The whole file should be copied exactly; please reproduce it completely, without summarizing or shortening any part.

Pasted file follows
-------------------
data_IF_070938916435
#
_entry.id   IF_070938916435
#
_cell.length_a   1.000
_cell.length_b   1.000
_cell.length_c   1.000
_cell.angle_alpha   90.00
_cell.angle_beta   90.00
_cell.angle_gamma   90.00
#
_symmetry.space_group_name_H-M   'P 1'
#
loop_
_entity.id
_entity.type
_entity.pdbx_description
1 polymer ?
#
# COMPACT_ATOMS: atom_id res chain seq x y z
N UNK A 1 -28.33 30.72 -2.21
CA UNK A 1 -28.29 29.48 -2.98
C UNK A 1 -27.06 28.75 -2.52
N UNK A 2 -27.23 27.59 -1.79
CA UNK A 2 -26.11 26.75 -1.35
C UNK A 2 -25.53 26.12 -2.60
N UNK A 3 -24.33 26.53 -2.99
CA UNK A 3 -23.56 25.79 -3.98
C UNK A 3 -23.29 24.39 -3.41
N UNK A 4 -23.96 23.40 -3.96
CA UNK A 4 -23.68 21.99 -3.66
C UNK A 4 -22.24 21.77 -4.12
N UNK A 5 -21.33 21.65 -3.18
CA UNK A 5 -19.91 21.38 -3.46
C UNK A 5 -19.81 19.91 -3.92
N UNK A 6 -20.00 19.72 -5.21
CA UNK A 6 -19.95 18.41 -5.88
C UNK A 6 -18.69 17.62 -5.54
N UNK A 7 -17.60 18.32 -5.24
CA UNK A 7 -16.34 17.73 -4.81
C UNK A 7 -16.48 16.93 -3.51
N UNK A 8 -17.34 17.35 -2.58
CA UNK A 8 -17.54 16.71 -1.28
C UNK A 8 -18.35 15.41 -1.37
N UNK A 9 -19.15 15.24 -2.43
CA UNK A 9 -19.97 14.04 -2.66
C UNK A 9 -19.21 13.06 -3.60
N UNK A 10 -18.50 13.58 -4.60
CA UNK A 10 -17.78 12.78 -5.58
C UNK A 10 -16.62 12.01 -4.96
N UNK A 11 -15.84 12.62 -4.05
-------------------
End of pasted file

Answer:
data_IF_070938916435
#
_entry.id   IF_070938916435
#
_cell.length_a   1.000
_cell.length_b   1.000
_cell.length_c   1.000
_cell.angle_alpha   90.00
_cell.angle_beta   90.00
_cell.angle_gamma   90.00
#
_symmetry.space_group_name_H-M   'P 1'
#
loop_
_entity.id
_entity.type
_entity.pdbx_description
1 polymer ?
#
# COMPACT_ATOMS: atom_id res chain seq x y z
N UNK A 1 -28.33 30.72 -2.21
CA UNK A 1 -28.29 29.48 -2.98
C UNK A 1 -27.06 28.75 -2.52
N UNK A 2 -27.23 27.59 -1.79
CA UNK A 2 -26.11 26.75 -1.35
C UNK A 2 -25.53 26.12 -2.60
N UNK A 3 -24.33 26.53 -2.99
CA UNK A 3 -23.56 25.79 -3.98
C UNK A 3 -23.29 24.39 -3.41
N UNK A 4 -23.96 23.40 -3.96
CA UNK A 4 -23.68 21.99 -3.66
C UNK A 4 -22.24 21.77 -4.12
N UNK A 5 -21.33 21.65 -3.18
CA UNK A 5 -19.91 21.38 -3.46
C UNK A 5 -19.81 19.91 -3.92
N UNK A 6 -20.00 19.72 -5.21
CA UNK A 6 -19.95 18.41 -5.88
C UNK A 6 -18.69 17.62 -5.54
N UNK A 7 -17.60 18.32 -5.24
CA UNK A 7 -16.34 17.73 -4.81
C UNK A 7 -16.48 16.93 -3.51
N UNK A 8 -17.34 17.35 -2.58
CA UNK A 8 -17.54 16.71 -1.28
C UNK A 8 -18.35 15.41 -1.37
N UNK A 9 -19.15 15.24 -2.43
CA UNK A 9 -19.97 14.04 -2.66
C UNK A 9 -19.21 13.06 -3.60
N UNK A 10 -18.50 13.58 -4.60
CA UNK A 10 -17.78 12.78 -5.58
C UNK A 10 -16.62 12.01 -4.96
N UNK A 11 -15.84 12.62 -4.05